This fact gives even us atheists a reason to support an institution of wills and estates (which is really what the conversation I caught a snippet on was about).
I have desires that P that can be realized in states of affairs that are caused to exist after I have died. I realize that, after I am dead, I will no longer be able to act to realize those states of affairs. However, while I am alive I can still arrange for other people to act so as to help realize those states of affairs after I am dead. Those other people are inevitably going to act so as to fulfill their own desires given their beliefs. However, this does not imply that everything is hopeless. I only need to bring about a state of affairs in which those agents, in acting so as to fulfill their own desires, act in ways that will help to realize the things that I desired when I was alive.
I can do this, while I am alive, by supporting an institution of wills and estates. That is, I can get people to act so as to fulfill my desires after I die by giving people a desire to act so as to fulfill the last wishes of somebody who has died. Their "desire to fulfill the wishes of somebody who has died" accompanied by a list of instructions written into my will (instructions that I at least believed would help to realize future states of affairs that I value) will help to realize states of affairs that would fulfill by current desires.
There is no mystery in this type of value.
In fact, there is something at least mildly sinister in which this agent I overheard speaking dealt with this question.
Given that atheists obviously care about the future, and that the speaker was aware of this fact, there are two attitudes that this speaker could have taken when approaching this topic. One attitude would be, "By my understanding of atheists they have no reason to care about what happens after they die. However, they do care about what happens after they die. So, obviously my understanding of atheist values is flawed."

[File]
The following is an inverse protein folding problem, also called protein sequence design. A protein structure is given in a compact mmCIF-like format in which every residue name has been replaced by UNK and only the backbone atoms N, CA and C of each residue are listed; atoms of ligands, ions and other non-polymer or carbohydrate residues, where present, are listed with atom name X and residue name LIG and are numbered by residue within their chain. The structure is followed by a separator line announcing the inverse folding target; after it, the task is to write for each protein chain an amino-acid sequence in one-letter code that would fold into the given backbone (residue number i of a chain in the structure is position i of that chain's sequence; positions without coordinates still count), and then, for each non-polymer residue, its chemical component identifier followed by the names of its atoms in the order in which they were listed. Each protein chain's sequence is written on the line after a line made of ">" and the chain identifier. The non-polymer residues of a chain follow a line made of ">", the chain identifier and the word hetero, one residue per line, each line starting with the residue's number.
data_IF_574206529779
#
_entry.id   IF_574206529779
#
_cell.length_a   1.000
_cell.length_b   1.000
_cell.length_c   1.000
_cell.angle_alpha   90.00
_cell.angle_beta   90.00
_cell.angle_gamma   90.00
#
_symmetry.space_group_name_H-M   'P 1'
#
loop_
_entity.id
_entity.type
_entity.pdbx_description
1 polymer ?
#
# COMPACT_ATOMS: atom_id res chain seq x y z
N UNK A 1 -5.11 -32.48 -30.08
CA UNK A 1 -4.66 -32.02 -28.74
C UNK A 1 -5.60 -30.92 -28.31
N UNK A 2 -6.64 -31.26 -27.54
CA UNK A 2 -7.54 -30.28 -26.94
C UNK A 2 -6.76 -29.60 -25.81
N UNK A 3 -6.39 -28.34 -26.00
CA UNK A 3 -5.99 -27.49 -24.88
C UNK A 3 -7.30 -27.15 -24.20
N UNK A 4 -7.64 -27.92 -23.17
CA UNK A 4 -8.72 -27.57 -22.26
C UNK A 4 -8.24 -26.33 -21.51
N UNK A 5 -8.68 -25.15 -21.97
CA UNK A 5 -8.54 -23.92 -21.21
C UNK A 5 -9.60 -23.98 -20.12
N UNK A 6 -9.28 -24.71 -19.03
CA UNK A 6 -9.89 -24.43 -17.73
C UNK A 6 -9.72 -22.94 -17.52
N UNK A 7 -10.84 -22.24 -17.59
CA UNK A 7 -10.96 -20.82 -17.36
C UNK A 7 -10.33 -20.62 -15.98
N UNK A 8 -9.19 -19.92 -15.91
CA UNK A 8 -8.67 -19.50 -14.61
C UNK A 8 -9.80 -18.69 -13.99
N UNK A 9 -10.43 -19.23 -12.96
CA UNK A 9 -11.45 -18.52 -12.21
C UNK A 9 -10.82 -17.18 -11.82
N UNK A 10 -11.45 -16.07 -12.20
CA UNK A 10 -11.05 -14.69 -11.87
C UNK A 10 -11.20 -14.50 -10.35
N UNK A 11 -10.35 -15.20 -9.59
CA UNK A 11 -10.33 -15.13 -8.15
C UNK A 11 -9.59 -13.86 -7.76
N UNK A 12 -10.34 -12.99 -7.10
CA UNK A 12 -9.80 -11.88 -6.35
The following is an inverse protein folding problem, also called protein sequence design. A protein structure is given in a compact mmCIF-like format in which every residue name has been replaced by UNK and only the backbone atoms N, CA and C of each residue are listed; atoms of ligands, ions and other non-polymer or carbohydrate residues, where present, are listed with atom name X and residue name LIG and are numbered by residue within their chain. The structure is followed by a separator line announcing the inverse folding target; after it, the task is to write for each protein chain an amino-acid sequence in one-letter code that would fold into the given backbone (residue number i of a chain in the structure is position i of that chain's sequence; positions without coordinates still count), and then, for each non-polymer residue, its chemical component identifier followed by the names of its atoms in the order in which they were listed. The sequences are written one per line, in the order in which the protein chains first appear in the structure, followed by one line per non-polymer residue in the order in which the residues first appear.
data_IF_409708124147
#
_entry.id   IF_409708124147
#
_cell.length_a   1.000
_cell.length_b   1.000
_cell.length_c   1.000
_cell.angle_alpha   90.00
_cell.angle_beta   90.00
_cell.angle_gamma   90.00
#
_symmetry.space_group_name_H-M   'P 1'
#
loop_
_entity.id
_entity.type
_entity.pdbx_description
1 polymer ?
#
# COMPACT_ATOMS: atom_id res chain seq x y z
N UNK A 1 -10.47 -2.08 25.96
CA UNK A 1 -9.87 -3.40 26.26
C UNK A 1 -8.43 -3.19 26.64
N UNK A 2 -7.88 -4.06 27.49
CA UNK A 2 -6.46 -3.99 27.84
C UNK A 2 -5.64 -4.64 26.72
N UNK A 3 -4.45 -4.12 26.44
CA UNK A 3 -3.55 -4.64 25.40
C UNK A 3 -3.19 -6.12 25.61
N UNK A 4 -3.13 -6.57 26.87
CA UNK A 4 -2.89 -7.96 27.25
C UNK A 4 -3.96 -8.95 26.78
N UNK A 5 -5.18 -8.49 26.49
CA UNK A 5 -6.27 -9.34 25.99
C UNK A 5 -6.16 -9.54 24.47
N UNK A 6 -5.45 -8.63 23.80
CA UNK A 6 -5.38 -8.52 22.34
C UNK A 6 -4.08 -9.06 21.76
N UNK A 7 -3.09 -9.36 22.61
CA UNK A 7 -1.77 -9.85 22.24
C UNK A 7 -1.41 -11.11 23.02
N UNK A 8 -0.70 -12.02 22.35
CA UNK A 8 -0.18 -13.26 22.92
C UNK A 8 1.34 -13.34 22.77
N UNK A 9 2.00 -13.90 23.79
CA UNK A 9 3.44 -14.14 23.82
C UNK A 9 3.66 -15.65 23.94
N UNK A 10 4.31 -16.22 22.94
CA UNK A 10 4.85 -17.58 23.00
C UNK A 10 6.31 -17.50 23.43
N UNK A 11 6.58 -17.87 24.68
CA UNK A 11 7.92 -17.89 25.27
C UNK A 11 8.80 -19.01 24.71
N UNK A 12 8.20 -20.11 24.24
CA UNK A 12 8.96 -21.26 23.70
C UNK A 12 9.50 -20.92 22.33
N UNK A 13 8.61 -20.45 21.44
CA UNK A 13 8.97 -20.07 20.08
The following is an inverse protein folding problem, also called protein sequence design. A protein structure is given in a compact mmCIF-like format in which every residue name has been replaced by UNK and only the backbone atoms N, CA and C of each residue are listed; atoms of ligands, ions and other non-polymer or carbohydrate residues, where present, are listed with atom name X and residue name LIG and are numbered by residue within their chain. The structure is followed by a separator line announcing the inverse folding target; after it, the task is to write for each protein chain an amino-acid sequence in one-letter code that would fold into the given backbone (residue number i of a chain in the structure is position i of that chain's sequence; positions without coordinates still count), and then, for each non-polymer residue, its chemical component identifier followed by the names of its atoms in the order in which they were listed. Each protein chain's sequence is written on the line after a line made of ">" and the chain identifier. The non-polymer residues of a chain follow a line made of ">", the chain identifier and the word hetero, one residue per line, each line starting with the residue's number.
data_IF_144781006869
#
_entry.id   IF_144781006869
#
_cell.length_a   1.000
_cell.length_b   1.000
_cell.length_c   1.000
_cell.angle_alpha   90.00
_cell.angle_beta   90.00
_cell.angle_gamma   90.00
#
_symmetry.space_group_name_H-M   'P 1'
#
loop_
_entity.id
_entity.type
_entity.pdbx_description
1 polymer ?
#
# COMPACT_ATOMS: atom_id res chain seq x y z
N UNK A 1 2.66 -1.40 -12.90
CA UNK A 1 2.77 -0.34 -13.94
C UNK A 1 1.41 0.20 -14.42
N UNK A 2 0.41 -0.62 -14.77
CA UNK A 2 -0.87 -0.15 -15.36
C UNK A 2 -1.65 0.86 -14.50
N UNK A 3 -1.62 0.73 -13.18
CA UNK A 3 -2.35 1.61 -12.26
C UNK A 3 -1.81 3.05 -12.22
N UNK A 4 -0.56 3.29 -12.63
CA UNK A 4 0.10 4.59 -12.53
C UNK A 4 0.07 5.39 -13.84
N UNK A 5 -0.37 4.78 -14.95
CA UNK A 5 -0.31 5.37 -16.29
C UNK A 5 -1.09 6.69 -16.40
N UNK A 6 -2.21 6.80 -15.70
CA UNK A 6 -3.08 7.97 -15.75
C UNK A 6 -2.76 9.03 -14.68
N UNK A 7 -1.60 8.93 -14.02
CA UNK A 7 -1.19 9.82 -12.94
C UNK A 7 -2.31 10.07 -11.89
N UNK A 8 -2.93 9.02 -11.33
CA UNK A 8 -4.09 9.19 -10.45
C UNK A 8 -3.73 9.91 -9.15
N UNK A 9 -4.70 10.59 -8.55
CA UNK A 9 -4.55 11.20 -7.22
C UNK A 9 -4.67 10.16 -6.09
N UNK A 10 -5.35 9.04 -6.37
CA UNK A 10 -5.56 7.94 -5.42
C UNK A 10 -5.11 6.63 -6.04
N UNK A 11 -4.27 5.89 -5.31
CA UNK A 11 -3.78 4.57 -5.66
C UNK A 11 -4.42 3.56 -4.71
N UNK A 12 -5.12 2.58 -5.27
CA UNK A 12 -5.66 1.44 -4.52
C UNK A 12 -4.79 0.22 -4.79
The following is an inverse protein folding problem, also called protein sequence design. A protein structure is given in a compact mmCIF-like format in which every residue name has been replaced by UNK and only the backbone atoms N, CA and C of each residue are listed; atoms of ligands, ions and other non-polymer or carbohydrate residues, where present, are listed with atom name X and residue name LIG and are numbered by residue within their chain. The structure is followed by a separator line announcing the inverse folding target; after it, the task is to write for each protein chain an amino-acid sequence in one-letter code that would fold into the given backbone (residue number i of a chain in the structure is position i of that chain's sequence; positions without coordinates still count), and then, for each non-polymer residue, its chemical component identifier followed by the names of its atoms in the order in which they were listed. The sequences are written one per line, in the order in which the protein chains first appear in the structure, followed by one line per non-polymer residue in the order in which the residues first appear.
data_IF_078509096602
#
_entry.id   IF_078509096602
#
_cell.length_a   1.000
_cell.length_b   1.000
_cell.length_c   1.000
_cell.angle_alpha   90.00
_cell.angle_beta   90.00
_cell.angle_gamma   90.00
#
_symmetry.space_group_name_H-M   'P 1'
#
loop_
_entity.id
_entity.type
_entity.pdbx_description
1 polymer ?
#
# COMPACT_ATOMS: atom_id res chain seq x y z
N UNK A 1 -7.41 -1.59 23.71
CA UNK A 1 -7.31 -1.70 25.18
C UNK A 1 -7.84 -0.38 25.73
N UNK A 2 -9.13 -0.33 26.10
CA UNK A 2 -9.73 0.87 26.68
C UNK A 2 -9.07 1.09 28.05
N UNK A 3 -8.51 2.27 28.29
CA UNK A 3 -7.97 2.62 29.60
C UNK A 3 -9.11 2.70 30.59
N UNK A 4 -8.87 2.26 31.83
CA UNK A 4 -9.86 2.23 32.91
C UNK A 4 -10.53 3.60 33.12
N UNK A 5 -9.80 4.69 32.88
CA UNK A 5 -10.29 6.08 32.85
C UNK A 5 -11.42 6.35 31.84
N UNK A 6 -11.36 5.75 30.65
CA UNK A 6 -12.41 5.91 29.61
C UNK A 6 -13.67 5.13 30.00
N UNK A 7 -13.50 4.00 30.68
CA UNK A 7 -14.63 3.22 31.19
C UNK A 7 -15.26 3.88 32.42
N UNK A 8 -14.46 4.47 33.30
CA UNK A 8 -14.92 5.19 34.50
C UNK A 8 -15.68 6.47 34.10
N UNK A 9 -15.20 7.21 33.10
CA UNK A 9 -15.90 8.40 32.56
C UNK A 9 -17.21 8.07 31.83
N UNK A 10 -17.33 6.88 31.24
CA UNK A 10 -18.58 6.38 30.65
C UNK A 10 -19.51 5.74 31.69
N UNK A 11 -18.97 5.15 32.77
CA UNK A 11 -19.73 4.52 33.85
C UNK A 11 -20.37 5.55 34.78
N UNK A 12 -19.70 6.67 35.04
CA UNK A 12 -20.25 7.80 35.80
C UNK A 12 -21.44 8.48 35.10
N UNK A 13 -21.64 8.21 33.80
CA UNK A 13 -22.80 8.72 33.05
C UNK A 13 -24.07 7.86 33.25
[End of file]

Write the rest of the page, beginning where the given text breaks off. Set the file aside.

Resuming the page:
The other attitude is, "By my understanding of atheists they have no reason to care about what happens after they die. However, they do care about what happens after they die. Therefore, atheists are insanely irrational."
The former shows a measure of respect for others – a willingness to treat them with dignity that other humans observe, and a willingness to refrain from harsh and harmful judgments unless compelled to do so by evidence. The latter shows a deep-seated bigotry, where one assumes without question that the targets of one's bigotry have a particular trait. It is like assuming that a blonde is dumb or that a black person can tap dance or that a Jew is a part of a money-hungry cabal that controls the world’s banks for the purpose of channeling money into their own pockets. These types of unwarranted negative stereotypes are the essence of bigotry.
Whereas a fair assessment of atheists – one that doesn't display a deep-seated bigotry – begins with the assumption that there is a reasonable explanation for what one observes.
The attitude that the speakers I overheard took on this matter substantially implies that an atheist parent would be indifferent to the torture of his own children as long as it occurred after he died (or in a way where he never found out about it). It assumes a callous disregard for others that there is absolutely no support for. This lack of support would suggest to the moral person that the attitude that atheists care only about experience must be false. Whereas this lack of support does not phase the bigot – he cares only to see his prejudice as justified without any regard to the facts of the matter.